Self-Referential Social Systems
Self-referential sociocultural systems that are dependent on learning for supplying the rules that pattern behavior consist entirely of symbolically encoded information. They are therefore intangible and ideational in character. They are systems in the sense that they are bounded, internally structured entities, comprised of elements that are cross-referenced, interconnected, and internally integrated in such a way that one element gives meaning to the others. When the cultural system is activated, the various elements comprising the structure of the system interact in the sense that they are expressed in the cobehavior of the actors practicing the rules. They are systems in the same sense that a language such as English may be regarded as a system. A language contains a vocabulary in which words take on meaning only in relation to each other and in terms of their use according to a set of phonetic, syntactical, and grammatical rules. This vocabulary and its associated rules of grammar and syntax, in interaction with their environment, generates the enormous variety of meaningful utterances observed as actual overt speech. Because linguistic rules form an integrated set of bounded, interrelated rules, a language, itself, may be regarded as a self-referential system.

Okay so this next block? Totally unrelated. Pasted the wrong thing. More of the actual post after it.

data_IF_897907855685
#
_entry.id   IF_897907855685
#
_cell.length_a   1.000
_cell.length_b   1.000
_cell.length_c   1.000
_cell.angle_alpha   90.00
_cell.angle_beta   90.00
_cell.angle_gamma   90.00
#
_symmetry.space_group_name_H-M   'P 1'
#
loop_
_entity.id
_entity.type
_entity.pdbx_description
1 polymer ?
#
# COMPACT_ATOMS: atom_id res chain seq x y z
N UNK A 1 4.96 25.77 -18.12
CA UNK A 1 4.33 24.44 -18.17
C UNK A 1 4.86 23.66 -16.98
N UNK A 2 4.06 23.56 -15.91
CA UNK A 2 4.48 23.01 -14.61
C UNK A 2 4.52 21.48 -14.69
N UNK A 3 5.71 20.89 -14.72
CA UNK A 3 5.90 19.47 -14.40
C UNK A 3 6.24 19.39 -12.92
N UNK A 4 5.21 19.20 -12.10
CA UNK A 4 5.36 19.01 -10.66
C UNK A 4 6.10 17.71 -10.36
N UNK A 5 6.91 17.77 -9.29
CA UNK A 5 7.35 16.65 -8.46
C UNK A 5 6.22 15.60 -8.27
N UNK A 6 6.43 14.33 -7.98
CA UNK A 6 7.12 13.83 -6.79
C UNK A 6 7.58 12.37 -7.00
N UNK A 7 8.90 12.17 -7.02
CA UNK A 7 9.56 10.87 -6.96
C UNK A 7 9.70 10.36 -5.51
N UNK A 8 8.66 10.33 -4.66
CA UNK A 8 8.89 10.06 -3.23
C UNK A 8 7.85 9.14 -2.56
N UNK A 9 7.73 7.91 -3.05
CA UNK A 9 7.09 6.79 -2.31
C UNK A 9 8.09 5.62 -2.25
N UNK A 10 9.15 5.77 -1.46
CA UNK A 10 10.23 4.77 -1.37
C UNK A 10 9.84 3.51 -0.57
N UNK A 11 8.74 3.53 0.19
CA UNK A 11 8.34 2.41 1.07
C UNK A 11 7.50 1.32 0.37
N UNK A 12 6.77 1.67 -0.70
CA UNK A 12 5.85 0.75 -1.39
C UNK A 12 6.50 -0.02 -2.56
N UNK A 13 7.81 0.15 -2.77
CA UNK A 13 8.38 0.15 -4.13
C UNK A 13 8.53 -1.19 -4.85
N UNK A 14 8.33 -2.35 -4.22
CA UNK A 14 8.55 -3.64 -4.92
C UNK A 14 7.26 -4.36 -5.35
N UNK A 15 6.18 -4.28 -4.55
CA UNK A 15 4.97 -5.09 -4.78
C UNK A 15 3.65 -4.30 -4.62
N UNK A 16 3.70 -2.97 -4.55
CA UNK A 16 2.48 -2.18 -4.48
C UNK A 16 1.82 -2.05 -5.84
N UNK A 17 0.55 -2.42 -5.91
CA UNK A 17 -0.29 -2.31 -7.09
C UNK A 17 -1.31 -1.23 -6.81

KeywordsInternal Rule Internal Order Total Culture Ecological Field Modern Industrial Society
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